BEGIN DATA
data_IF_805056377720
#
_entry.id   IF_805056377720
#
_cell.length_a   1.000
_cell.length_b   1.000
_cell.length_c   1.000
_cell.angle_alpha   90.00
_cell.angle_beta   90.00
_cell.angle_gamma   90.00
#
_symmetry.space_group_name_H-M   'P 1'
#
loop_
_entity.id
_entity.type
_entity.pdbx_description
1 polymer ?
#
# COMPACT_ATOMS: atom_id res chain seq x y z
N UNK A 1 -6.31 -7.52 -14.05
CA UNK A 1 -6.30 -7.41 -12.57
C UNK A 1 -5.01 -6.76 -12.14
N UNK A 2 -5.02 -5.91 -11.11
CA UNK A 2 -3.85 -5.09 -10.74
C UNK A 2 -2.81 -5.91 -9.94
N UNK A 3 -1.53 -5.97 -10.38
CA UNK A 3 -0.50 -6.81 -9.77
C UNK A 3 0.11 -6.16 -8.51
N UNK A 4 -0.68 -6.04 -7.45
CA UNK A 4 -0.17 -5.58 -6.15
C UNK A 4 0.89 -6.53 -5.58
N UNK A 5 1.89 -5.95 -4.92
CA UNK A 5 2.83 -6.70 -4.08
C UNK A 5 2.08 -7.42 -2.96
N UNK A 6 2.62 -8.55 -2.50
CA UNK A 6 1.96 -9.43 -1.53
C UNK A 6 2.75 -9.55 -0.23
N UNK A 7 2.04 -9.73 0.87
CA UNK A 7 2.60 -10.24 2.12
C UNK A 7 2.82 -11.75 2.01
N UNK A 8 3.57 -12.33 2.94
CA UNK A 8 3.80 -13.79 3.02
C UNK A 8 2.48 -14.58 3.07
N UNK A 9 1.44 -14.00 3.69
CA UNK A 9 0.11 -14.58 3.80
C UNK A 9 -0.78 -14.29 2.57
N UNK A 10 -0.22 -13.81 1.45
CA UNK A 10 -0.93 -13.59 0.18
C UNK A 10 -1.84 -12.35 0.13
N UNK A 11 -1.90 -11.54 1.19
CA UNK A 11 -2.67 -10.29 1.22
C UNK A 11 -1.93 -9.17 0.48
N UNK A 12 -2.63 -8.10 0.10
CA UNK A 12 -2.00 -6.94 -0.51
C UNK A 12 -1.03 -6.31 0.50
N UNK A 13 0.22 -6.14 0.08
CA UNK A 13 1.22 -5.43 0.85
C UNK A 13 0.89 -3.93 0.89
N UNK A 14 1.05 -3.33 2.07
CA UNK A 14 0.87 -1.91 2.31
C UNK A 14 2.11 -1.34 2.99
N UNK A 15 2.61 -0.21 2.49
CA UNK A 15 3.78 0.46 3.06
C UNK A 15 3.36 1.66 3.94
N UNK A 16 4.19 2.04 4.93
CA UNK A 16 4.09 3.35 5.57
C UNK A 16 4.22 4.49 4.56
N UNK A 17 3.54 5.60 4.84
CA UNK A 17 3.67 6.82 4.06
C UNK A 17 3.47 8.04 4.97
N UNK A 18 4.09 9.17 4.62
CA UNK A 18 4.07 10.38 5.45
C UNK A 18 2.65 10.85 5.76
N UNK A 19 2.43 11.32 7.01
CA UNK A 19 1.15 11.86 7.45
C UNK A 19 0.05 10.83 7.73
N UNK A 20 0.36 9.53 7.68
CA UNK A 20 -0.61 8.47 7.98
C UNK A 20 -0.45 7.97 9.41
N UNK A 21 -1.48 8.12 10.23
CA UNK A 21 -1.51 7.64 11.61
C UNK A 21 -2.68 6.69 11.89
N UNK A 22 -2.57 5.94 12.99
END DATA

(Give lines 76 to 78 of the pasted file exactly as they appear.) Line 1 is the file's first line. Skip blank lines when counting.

CA UNK A 19 1.15 11.86 7.45
C UNK A 19 0.05 10.83 7.73
N UNK A 20 0.36 9.53 7.68